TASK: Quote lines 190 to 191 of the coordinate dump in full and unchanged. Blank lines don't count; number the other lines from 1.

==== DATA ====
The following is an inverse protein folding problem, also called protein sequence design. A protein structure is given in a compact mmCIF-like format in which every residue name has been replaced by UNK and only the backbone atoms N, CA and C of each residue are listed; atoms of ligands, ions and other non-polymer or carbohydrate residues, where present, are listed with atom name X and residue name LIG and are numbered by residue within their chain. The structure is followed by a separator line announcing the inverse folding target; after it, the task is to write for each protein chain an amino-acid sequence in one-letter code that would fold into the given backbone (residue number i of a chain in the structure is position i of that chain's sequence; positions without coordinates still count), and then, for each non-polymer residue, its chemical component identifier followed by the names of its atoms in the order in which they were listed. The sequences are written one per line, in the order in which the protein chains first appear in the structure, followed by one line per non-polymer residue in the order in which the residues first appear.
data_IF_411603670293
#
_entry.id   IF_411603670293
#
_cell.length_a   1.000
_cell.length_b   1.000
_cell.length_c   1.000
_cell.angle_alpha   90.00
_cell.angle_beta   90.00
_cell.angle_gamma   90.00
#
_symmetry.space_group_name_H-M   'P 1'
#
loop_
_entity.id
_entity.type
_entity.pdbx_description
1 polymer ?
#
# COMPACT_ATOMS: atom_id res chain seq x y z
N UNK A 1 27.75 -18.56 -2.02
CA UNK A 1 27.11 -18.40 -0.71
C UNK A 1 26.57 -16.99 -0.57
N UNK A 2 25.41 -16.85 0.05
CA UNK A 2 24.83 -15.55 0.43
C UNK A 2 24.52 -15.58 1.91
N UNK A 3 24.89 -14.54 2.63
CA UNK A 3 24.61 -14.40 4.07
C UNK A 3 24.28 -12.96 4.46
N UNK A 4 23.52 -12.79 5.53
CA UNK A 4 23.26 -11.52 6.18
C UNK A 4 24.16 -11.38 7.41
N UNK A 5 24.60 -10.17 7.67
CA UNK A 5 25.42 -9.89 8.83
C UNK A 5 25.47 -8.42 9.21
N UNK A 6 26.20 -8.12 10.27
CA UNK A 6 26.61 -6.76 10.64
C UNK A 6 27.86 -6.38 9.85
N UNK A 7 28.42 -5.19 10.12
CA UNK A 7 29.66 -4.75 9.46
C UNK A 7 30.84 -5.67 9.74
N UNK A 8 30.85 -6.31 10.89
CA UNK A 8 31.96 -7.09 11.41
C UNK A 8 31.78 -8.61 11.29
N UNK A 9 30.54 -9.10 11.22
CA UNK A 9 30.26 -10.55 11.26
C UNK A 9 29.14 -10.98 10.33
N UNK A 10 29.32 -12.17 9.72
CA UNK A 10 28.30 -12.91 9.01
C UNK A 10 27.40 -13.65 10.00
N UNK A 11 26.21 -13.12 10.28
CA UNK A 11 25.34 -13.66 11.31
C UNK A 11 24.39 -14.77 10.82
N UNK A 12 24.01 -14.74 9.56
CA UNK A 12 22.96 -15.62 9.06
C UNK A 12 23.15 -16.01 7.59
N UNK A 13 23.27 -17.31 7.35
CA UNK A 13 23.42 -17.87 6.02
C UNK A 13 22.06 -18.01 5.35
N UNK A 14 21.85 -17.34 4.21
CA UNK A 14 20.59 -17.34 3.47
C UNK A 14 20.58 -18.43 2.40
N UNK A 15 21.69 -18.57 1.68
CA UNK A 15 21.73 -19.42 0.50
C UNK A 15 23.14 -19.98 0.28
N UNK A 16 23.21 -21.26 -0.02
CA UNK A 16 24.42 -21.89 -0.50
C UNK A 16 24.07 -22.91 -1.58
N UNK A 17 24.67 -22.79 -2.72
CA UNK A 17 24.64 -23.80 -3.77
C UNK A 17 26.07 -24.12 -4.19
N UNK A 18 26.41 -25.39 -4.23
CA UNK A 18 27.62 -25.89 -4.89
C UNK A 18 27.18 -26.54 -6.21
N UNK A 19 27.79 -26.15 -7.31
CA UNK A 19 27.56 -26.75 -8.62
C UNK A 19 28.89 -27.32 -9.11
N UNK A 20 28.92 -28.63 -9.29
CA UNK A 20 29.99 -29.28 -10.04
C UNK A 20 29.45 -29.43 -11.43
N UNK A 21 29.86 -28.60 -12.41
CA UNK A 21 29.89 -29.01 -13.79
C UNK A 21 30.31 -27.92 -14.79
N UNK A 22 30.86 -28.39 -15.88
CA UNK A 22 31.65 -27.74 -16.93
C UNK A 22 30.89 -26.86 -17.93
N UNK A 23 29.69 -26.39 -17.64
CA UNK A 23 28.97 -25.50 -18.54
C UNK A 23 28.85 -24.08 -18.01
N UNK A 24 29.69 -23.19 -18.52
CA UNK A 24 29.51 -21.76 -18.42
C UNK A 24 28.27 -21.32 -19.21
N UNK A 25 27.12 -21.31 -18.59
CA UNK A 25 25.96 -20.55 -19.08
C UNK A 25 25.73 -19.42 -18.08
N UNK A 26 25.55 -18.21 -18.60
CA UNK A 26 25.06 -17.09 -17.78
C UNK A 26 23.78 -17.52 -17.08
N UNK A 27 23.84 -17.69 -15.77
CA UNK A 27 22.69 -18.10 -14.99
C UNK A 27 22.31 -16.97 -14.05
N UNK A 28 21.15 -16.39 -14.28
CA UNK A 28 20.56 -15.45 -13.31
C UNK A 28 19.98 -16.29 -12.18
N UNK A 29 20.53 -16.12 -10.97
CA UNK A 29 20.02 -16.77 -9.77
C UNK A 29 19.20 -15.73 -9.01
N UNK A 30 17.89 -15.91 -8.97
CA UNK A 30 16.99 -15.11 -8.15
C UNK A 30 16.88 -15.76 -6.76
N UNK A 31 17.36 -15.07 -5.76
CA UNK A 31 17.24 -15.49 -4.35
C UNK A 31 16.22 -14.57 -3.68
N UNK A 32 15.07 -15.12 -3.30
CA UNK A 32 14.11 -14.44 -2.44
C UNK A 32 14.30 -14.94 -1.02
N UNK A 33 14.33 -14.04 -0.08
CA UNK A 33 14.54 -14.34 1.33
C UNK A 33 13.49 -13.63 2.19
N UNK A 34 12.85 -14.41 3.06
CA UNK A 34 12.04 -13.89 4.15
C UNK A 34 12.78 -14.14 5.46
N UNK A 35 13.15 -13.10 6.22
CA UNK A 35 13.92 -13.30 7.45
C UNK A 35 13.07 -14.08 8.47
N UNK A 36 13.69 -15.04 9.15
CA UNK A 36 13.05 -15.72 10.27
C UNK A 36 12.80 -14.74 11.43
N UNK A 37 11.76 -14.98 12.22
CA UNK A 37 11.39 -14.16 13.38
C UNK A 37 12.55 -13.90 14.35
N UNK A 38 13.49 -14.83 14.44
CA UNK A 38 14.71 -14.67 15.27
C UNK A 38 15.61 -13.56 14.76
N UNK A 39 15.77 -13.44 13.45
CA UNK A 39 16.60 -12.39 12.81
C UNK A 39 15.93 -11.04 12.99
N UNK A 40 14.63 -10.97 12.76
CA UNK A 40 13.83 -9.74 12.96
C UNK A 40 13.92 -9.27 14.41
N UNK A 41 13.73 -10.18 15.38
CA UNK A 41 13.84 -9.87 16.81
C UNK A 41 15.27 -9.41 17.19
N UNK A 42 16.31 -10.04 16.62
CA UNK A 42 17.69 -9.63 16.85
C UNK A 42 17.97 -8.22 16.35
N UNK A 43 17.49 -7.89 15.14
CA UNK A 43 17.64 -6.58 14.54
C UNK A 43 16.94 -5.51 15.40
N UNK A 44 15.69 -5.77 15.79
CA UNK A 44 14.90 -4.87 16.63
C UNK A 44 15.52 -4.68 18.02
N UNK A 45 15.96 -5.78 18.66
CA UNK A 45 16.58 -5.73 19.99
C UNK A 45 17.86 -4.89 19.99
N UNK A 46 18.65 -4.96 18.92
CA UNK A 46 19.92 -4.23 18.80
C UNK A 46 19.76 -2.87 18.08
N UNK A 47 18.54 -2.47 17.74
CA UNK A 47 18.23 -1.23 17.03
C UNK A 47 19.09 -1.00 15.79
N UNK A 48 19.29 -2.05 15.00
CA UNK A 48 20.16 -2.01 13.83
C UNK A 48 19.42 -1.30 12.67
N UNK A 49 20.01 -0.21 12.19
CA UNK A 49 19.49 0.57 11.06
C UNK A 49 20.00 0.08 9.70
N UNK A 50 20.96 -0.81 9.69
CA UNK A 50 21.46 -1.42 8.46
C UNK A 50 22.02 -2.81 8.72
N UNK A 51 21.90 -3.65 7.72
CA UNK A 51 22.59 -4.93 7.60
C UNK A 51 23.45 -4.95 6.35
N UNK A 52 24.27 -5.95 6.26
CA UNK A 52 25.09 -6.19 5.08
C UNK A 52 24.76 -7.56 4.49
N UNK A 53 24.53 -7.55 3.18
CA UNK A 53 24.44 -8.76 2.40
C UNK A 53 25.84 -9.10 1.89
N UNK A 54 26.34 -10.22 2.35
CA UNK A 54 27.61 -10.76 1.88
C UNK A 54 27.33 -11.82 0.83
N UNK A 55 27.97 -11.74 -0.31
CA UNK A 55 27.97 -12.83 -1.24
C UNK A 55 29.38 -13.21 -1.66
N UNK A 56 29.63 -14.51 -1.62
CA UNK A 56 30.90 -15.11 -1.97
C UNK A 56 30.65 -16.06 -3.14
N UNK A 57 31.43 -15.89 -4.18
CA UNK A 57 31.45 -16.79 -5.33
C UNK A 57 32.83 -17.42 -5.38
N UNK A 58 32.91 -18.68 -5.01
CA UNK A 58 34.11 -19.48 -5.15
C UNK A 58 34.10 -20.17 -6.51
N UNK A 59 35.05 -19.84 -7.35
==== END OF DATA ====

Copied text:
N UNK A 57 31.43 -15.89 -4.18
CA UNK A 57 31.45 -16.79 -5.33